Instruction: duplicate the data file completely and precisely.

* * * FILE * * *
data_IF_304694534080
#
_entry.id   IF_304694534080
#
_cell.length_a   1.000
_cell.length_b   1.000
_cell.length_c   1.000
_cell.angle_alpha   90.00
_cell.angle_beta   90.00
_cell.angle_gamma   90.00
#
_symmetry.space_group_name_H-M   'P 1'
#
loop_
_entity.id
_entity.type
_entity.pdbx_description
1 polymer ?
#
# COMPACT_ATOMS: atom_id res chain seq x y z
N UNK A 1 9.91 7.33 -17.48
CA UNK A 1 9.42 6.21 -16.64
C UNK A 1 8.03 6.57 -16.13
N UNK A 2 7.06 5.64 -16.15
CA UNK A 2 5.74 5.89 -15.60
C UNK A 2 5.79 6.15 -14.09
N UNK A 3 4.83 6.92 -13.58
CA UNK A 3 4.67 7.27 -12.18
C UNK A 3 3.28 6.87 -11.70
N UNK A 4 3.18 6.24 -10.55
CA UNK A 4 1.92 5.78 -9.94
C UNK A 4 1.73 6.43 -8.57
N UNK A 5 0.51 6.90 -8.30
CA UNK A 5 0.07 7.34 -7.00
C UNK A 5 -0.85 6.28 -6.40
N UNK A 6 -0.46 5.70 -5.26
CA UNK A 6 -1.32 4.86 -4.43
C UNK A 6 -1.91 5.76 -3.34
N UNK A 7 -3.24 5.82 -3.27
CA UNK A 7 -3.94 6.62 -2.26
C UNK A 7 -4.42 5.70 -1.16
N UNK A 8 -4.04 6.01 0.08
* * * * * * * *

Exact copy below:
data_IF_304694534080
#
_entry.id   IF_304694534080
#
_cell.length_a   1.000
_cell.length_b   1.000
_cell.length_c   1.000
_cell.angle_alpha   90.00
_cell.angle_beta   90.00
_cell.angle_gamma   90.00
#
_symmetry.space_group_name_H-M   'P 1'
#
loop_
_entity.id
_entity.type
_entity.pdbx_description
1 polymer ?
#
# COMPACT_ATOMS: atom_id res chain seq x y z
N UNK A 1 9.91 7.33 -17.48
CA UNK A 1 9.42 6.21 -16.64
C UNK A 1 8.03 6.57 -16.13
N UNK A 2 7.06 5.64 -16.15
CA UNK A 2 5.74 5.89 -15.60
C UNK A 2 5.79 6.15 -14.09
N UNK A 3 4.83 6.92 -13.58
CA UNK A 3 4.67 7.27 -12.18
C UNK A 3 3.28 6.87 -11.70
N UNK A 4 3.18 6.24 -10.55
CA UNK A 4 1.92 5.78 -9.94
C UNK A 4 1.73 6.43 -8.57
N UNK A 5 0.51 6.90 -8.30
CA UNK A 5 0.07 7.34 -7.00
C UNK A 5 -0.85 6.28 -6.40
N UNK A 6 -0.46 5.70 -5.26
CA UNK A 6 -1.32 4.86 -4.43
C UNK A 6 -1.91 5.76 -3.34
N UNK A 7 -3.24 5.82 -3.27
CA UNK A 7 -3.94 6.62 -2.26
C UNK A 7 -4.42 5.70 -1.16
N UNK A 8 -4.04 6.01 0.08